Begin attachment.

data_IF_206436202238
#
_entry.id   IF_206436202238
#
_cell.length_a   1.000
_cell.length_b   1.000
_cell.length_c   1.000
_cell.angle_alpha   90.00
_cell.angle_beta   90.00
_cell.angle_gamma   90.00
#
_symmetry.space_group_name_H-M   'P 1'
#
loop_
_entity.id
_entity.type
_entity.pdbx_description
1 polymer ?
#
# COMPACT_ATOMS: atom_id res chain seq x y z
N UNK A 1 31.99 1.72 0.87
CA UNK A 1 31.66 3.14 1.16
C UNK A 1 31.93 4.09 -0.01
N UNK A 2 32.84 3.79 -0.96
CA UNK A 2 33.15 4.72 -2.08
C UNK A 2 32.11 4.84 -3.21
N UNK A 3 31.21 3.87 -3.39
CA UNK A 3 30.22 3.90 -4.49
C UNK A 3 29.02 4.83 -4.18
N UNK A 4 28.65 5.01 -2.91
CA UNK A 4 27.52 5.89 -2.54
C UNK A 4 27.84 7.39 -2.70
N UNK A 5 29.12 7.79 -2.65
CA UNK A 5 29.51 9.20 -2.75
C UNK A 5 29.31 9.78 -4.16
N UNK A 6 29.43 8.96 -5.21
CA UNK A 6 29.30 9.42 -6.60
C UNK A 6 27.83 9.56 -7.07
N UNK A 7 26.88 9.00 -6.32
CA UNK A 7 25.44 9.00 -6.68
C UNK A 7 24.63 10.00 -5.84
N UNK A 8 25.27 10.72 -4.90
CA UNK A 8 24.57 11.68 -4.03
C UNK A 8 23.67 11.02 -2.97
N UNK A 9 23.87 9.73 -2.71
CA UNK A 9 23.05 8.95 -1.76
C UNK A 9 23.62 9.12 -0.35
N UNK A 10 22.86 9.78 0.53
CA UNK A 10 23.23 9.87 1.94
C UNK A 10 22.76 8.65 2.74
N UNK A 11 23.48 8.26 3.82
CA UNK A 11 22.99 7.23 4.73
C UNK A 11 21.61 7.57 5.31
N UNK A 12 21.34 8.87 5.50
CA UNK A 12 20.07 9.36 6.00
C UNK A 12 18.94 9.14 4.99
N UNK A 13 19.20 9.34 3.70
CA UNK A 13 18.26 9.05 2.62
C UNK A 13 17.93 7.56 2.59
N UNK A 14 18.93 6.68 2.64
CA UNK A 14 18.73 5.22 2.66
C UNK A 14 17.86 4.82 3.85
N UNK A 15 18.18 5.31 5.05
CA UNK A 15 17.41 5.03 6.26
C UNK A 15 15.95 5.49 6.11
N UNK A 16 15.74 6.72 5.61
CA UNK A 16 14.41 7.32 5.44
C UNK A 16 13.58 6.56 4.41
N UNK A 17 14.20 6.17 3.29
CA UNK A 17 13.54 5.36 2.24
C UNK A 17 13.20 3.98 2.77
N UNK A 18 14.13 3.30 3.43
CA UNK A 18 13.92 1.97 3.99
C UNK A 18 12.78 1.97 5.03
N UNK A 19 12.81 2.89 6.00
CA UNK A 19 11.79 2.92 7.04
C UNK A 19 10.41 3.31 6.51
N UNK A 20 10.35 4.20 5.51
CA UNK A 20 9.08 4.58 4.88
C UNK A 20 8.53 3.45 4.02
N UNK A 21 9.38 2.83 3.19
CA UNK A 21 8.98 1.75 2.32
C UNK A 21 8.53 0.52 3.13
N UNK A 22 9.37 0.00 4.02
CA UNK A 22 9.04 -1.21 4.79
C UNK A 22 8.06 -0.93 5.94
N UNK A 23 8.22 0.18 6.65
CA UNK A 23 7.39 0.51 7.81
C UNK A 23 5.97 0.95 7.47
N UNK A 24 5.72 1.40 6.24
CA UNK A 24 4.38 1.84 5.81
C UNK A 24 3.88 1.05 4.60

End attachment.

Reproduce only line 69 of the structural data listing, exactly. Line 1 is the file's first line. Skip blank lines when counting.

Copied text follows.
N UNK A 17 14.20 6.17 3.29